GCSE PE Delivery & Testing

So we’re nearing our first exams for the new GCSE PE specifications and recently I haven’t been able to help but to reflect on the successes and failures of delivery of the course.

The increased theoretical weighing, more difficult and increased volume of content have made me consider more carefully how students are tested and how this testing support retention of knowledge.

The Current Model

For the past two years we have followed a basic delivery model of: deliver unit A, test unit A, deliver unit B, test unit B, etc. Within delivery of each unit we have always incorporated lots of exam-style questions to help students with application of knowledge to those questions. The problem, as is well acknowledged with this model, is that students are tested on information they had recently rehearsed, therefore being easier to retrieve, then forgotten after the test as it wasn’t fully grooved in to long term memory. This not only has had an implication on long-term retention but also means that test scores are skewed and tracking of progress is less accurate as a result.

The New Model

Now, I am fully aware that this isn’t revolutionary and is probably only bringing my thinking in line with many departments, but for me it is a progressive step.

My first task was to ensure that unit content was meticulously planned in to the time available and ensure that AEP delivery time was planned in to the scheme of work (eg teach movement analysis, complete coursework section of movement analysis). The units were also broken up in to smaller units of similar content (eg cardiovascular system became about 3 sub units).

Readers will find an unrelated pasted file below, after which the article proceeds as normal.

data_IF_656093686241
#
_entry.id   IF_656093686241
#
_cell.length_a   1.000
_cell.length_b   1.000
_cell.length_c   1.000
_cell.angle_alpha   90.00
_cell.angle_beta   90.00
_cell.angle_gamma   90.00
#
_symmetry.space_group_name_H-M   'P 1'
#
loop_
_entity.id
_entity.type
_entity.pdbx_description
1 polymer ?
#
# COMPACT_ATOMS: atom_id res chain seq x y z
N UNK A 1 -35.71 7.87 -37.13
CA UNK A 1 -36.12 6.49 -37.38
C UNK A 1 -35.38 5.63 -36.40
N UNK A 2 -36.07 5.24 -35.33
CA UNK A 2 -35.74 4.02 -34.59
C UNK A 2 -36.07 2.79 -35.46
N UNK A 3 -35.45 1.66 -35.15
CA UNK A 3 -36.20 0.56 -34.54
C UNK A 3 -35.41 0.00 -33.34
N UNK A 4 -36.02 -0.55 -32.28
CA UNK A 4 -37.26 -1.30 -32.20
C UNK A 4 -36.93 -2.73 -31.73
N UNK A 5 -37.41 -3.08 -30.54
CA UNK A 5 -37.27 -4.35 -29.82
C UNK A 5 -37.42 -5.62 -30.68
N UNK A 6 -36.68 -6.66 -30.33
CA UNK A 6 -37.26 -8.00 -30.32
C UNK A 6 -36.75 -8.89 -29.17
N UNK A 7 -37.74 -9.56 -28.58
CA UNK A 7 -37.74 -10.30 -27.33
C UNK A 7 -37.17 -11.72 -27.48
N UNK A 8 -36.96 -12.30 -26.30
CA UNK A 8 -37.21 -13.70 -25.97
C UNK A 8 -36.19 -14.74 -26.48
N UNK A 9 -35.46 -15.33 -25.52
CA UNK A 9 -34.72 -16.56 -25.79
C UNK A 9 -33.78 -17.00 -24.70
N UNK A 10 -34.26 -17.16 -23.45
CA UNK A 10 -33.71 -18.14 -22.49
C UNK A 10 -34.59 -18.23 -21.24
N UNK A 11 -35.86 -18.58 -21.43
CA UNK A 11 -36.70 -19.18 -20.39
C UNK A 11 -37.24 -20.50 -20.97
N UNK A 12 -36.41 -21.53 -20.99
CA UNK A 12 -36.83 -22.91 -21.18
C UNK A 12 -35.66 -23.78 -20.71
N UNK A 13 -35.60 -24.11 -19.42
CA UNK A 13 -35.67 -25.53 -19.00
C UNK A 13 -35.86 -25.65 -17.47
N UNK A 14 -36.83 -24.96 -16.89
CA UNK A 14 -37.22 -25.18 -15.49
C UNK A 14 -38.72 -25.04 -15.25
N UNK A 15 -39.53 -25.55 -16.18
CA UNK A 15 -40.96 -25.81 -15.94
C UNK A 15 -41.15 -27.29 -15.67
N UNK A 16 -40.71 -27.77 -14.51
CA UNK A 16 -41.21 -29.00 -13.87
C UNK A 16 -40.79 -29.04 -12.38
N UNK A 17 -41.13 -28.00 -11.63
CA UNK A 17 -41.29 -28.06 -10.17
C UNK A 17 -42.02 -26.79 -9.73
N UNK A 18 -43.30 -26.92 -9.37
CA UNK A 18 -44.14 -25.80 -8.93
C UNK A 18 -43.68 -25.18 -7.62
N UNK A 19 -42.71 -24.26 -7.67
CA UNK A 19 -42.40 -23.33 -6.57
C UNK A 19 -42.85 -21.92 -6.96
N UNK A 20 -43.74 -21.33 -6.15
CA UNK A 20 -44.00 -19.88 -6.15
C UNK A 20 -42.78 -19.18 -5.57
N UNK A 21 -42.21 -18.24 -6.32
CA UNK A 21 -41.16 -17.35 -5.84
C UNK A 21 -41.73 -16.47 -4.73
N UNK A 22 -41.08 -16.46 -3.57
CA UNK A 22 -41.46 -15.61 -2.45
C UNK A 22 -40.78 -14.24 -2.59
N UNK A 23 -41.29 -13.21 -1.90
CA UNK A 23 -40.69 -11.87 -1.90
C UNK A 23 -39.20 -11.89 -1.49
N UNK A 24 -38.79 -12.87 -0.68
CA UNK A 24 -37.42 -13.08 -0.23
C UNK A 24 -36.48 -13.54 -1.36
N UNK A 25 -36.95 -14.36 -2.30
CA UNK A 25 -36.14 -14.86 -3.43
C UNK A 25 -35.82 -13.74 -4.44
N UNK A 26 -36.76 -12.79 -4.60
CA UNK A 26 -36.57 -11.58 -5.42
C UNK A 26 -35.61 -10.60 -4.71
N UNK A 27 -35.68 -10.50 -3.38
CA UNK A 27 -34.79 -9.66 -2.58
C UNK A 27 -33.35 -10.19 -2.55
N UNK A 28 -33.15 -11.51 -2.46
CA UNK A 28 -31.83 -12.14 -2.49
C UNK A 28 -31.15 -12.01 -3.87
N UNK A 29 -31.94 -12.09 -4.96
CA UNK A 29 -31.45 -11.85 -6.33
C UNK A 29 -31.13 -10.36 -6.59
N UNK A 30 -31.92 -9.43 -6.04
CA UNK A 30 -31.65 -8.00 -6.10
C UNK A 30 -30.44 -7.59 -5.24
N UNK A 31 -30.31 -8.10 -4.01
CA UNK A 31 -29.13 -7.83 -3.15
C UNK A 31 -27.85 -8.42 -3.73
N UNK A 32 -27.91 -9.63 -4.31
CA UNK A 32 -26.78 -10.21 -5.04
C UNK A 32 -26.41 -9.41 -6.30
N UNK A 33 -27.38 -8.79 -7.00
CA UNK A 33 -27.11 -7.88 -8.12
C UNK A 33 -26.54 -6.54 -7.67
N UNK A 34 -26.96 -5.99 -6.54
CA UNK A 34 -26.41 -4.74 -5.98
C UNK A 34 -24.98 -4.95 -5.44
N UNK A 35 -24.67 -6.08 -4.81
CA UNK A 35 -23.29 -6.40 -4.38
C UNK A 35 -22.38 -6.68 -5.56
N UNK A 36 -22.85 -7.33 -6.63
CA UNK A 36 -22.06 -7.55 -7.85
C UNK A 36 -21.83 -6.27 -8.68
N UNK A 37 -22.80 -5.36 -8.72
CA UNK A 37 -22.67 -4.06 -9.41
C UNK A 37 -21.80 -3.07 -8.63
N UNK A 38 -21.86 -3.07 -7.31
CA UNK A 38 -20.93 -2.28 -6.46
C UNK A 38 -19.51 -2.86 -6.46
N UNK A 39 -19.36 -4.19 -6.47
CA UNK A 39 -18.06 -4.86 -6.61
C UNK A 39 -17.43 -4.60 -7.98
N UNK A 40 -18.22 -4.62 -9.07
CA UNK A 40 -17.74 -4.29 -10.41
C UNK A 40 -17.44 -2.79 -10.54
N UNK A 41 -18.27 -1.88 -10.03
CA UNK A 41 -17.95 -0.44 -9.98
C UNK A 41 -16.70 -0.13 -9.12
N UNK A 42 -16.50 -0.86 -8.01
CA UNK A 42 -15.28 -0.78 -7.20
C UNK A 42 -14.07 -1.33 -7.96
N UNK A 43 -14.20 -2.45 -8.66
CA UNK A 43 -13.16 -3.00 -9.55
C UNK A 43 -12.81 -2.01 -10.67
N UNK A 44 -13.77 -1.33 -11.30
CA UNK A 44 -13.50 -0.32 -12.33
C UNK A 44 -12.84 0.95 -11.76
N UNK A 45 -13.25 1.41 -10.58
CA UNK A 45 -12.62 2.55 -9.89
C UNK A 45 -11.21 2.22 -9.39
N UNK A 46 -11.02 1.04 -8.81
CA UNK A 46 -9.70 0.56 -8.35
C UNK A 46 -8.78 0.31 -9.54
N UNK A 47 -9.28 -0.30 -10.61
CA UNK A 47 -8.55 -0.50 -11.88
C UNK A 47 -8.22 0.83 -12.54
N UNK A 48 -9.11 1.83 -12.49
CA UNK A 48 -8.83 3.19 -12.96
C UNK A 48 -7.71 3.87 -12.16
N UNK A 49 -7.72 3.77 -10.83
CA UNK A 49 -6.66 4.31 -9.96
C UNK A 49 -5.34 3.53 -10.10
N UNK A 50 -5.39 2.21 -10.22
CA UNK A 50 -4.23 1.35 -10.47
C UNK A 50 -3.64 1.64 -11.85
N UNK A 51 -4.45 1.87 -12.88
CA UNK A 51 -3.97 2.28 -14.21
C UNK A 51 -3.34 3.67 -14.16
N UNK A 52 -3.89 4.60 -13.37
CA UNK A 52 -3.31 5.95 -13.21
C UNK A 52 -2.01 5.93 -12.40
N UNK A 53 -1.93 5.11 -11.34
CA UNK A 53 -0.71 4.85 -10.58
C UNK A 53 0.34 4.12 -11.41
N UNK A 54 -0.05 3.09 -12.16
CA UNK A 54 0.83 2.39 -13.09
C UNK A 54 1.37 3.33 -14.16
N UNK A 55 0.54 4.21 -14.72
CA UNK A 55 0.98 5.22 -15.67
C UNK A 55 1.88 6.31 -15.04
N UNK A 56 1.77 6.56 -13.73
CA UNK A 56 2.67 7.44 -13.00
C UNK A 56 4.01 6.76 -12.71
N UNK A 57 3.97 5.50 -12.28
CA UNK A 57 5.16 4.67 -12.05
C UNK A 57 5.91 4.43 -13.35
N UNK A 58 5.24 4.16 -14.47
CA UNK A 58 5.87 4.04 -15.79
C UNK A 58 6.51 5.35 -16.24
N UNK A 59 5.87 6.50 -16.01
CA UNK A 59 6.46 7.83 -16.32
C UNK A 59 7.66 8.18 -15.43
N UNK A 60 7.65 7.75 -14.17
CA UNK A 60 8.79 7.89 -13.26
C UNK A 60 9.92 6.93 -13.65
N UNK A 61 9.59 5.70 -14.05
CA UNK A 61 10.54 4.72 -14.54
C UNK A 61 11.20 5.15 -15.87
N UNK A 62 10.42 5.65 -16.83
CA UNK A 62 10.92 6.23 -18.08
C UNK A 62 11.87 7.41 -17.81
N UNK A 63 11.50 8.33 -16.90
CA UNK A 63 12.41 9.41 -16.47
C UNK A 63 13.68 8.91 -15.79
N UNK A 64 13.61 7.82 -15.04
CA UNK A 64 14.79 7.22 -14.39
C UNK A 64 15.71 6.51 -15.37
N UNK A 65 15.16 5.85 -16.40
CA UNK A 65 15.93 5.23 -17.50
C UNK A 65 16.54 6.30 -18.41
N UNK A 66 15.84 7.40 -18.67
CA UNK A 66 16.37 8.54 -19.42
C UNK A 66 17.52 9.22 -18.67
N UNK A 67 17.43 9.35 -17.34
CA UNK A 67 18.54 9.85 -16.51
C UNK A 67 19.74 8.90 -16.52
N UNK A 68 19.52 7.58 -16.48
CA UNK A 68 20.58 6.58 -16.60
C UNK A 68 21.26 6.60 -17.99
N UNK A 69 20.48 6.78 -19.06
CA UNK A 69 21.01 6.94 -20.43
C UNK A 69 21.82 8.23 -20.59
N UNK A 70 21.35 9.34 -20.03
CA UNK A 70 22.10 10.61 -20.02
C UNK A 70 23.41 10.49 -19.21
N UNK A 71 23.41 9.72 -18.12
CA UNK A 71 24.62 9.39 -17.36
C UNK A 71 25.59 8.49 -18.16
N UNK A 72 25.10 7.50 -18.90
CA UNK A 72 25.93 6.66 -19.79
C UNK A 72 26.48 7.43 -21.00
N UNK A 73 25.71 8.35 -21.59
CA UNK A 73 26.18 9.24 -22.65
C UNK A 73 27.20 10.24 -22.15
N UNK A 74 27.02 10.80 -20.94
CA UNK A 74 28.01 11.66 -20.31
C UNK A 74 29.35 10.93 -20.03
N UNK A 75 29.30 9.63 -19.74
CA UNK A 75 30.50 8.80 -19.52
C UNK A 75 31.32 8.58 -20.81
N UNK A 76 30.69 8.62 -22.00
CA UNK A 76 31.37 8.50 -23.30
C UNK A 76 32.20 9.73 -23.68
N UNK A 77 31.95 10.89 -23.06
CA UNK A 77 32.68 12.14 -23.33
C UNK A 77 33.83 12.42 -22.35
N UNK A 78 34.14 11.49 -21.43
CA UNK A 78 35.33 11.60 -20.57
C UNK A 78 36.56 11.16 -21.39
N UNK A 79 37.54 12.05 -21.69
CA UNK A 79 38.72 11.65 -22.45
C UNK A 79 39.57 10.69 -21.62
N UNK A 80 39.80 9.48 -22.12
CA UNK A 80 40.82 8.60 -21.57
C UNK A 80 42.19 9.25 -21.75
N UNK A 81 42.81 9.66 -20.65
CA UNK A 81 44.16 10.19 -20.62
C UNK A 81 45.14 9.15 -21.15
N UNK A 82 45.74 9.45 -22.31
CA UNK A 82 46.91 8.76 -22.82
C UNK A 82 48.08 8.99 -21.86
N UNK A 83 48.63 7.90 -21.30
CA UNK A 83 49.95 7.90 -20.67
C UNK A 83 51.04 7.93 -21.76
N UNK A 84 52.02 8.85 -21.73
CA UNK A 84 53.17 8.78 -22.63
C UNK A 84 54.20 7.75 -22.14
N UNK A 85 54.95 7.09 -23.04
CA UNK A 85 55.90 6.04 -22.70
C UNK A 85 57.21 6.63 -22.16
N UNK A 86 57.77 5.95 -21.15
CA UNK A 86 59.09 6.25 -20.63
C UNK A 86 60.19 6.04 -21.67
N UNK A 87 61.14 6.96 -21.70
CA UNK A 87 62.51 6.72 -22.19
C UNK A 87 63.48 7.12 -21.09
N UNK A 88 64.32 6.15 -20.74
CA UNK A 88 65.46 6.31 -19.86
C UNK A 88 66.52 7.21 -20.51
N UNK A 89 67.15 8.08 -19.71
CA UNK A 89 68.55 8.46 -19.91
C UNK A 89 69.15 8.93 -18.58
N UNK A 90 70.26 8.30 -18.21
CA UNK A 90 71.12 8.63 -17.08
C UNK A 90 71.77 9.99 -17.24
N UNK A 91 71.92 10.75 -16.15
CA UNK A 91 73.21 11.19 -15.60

Next, was to do away with the old end of unit tests and intersperse content delivery with 20 (yes 20) low stakes tests (up to multiple choice and short answer questions) over the delivery of the course. Each test would be completed three times in order to allow students to recall information from previous tests more often. The new model looks something like this:

  • Teach unit 1
  • Teach unit 2
  • Test unit 1
  • Teach unit 3
  • Test unit 1 and 2
  • Teach unit 4
  • Test unit 1, 2 and 3
  • Teach unit 5
  • Test unit 2, 3 and 4 etc

These new tests are entered as percentages in to our tracker to help calculate working at grades.

The final issue was to ensure that, as we were focusing on retention in testing, we allowed students lots of time in lessons to apply learning to higher order command words that would not be found in low stakes knowledge tests, compare, analyse, justify etc. We created a bank of questions for every unit which fitted along side the scheme of work with differentiated exam questions which allow high ability students to access high order thinking questions more often.

Ultimately, we want the low stakes test to help support retention, not just provide the means of tracking progress. Allowing students to retrieve information more frequently and longer after initial teaching should provide the means for this.

Happy Easter

@ajacobspe

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